The signature beverage is the opportunity for the baristas to be creative with their espressos flavours e.g. if the espresso has flavour of cherries and almonds then the barista might add a cherry syrup and almond flavoured milk to produce a bakewell cappuccino; but the taste of the espresso must still dominate. 

Marks are given for how well the beverage is introduced, prepared and explained;  the creativity and synergy with the coffee and the taste balance according to the taste of the espresso. 

On top of the beverages, the baristas are judged on their customer service skills, their professionalism and presentation, attention to detail and even their appropriate apparel. And then the overall impression of the performance and the beverages. The idea is that they find the best coffee available, make it into the best espresso they can, produce a tasty and well textured cappuccino and then take it to a new level by adding complimentary ingredients to produce their signature drink.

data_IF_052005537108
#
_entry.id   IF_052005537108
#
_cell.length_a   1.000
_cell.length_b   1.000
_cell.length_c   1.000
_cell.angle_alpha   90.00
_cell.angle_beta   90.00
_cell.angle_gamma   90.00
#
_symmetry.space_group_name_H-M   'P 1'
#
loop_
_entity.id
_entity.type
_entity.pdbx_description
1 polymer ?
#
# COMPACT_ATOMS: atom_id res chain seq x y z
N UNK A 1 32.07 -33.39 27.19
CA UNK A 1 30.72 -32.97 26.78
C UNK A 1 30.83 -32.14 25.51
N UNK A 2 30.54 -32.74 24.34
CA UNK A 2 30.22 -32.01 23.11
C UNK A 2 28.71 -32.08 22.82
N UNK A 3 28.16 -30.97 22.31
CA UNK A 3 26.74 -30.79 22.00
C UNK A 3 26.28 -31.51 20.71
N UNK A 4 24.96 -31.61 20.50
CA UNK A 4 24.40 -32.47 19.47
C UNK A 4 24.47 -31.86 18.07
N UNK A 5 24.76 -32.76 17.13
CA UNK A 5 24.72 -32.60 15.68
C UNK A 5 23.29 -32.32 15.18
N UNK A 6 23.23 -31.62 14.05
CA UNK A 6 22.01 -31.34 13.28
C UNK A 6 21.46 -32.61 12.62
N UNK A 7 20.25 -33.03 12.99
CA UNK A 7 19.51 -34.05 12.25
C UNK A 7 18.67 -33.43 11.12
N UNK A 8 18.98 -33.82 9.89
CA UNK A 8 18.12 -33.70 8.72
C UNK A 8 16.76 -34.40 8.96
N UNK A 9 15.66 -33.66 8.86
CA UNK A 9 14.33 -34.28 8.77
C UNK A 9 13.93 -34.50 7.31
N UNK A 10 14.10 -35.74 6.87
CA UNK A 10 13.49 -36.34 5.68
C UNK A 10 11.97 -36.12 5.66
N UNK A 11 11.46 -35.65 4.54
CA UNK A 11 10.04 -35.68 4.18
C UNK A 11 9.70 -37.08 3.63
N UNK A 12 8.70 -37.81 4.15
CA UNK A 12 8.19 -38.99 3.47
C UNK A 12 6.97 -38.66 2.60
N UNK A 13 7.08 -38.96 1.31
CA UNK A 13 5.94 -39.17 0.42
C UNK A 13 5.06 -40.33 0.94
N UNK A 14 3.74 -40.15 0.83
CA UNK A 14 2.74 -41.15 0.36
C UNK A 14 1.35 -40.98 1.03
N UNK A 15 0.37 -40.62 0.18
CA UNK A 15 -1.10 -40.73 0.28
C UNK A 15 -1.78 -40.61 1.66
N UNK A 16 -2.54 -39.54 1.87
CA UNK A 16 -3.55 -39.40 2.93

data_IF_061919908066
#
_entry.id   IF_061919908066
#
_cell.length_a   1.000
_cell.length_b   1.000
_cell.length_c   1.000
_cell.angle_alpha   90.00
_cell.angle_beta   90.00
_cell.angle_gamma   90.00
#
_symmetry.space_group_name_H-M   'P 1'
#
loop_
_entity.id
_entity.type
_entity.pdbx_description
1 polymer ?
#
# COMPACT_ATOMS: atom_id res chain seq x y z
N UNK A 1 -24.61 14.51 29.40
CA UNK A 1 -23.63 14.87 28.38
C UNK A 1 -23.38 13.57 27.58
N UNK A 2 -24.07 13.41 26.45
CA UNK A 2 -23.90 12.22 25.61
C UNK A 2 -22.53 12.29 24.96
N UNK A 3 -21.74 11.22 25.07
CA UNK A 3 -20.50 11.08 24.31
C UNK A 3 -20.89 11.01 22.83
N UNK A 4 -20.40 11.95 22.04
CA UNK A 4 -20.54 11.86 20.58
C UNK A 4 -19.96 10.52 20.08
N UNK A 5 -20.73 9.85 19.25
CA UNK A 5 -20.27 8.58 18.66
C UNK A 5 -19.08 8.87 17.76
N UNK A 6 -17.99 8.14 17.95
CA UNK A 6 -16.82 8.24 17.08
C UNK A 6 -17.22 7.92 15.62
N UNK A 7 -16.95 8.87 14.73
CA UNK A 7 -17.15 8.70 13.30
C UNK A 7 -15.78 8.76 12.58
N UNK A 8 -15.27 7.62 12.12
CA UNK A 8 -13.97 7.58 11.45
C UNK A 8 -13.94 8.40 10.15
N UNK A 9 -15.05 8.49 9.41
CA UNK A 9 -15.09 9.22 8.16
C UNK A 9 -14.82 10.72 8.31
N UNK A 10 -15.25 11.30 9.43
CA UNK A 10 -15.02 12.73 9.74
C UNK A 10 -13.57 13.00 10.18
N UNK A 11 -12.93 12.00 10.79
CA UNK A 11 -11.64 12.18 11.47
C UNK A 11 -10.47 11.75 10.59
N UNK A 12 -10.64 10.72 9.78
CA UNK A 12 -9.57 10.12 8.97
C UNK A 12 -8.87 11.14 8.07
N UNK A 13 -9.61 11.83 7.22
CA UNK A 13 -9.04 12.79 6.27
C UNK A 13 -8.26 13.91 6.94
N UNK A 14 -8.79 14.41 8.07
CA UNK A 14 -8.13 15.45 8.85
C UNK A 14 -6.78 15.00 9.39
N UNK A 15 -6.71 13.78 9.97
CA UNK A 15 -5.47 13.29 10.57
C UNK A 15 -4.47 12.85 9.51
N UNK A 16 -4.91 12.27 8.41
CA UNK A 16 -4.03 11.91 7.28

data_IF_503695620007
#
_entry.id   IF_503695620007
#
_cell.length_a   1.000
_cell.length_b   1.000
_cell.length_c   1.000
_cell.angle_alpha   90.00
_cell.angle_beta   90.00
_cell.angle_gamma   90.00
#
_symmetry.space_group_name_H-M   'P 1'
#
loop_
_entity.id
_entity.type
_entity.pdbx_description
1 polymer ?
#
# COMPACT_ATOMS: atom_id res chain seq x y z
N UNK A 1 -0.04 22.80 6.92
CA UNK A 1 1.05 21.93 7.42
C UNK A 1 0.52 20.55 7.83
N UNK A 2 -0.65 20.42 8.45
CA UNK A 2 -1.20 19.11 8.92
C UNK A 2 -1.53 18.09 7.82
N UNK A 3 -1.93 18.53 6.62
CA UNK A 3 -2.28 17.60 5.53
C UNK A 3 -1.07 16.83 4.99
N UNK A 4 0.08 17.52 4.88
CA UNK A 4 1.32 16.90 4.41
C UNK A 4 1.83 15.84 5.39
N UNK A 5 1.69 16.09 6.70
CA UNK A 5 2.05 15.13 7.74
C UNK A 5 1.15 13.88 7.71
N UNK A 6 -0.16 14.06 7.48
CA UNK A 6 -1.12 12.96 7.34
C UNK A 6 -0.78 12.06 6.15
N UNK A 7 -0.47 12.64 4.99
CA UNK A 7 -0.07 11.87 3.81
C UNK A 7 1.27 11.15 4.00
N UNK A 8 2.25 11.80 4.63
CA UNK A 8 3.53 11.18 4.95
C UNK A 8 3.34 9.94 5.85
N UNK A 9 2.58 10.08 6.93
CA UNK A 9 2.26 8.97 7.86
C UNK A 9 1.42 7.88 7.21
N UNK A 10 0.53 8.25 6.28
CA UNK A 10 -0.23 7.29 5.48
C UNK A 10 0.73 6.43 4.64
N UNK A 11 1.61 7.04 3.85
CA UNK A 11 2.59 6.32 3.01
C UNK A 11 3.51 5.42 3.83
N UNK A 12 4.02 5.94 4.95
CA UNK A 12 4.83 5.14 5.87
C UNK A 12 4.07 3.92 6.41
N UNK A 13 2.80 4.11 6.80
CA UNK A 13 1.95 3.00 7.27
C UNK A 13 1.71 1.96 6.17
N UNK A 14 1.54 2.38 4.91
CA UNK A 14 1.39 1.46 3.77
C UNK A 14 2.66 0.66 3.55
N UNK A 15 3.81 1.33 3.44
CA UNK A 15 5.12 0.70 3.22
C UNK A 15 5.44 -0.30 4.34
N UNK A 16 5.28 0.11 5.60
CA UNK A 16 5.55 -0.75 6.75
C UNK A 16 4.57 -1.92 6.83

Alex came 5th at the end of the two-day competition. I know he was slightly disappointed, but he was competing against three of the UK's top baristas, one of whom has been UK Champion twice. Currently, he's sitting 9th on the Leader Board, so after the results of Heat 4 in Chester, UK, we'll know if he's going through to the Semi-Finals at the London Coffee Festival 

However geeky you might think I am about coffee, trust me, I'm not. I am a baby geek when it comes down to it. The thing is, it's such a great feeling, being surrounded by knowledgeable, enthusiastic people, I loved attending the Midlands heat at Bury St Edmunds. As I said earlier, Lawrence was worried that I would get bored, but people are so friendly, welcoming and interesting, it's a fantastic experience.I am currently lobbying Lawrence hard to go to the London Coffee Festival, lots of coffee nerds and some of the best coffee a person could ever taste. 

* NB: It's espresso, never say expresso!


  1. I'm not a coffee drinker myself, but I do like the rich, earthy aroma of fresh-ground Kona coffee.

    1. I've not tried Kona coffee, but it sounds yummy. I prefer the richer coffees.

      When you come and visit I've got a great selection of teas for you to try.